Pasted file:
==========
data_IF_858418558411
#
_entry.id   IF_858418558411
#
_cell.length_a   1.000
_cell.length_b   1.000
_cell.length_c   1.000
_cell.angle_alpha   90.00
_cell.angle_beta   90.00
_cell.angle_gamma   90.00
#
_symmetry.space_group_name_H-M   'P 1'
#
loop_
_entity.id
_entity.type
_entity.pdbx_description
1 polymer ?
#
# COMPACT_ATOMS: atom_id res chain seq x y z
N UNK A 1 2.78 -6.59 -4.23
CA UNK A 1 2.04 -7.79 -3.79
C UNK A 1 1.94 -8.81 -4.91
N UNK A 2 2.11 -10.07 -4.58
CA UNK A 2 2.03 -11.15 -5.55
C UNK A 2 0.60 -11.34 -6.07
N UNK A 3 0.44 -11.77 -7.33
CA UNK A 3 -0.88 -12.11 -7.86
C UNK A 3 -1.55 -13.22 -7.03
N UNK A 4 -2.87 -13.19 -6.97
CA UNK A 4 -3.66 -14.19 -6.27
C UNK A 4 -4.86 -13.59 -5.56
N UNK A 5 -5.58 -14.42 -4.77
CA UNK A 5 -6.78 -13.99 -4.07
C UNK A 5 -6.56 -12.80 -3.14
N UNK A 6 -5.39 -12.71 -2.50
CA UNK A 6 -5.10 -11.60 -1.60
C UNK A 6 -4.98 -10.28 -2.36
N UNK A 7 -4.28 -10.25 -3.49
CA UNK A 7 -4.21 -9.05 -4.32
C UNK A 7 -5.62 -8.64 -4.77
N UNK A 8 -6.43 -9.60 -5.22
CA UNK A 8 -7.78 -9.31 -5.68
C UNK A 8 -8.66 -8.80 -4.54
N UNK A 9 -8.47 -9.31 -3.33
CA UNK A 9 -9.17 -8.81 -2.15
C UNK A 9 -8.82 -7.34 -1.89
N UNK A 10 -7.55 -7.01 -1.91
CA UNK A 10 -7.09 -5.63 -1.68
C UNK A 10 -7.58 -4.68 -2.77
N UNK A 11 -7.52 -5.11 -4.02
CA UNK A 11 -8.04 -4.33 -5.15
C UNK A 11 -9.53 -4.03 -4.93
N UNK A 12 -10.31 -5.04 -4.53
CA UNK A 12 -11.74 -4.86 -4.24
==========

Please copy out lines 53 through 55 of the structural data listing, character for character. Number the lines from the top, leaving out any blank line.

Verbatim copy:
C UNK A 11 -9.53 -4.03 -4.93
N UNK A 12 -10.31 -5.04 -4.53
CA UNK A 12 -11.74 -4.86 -4.24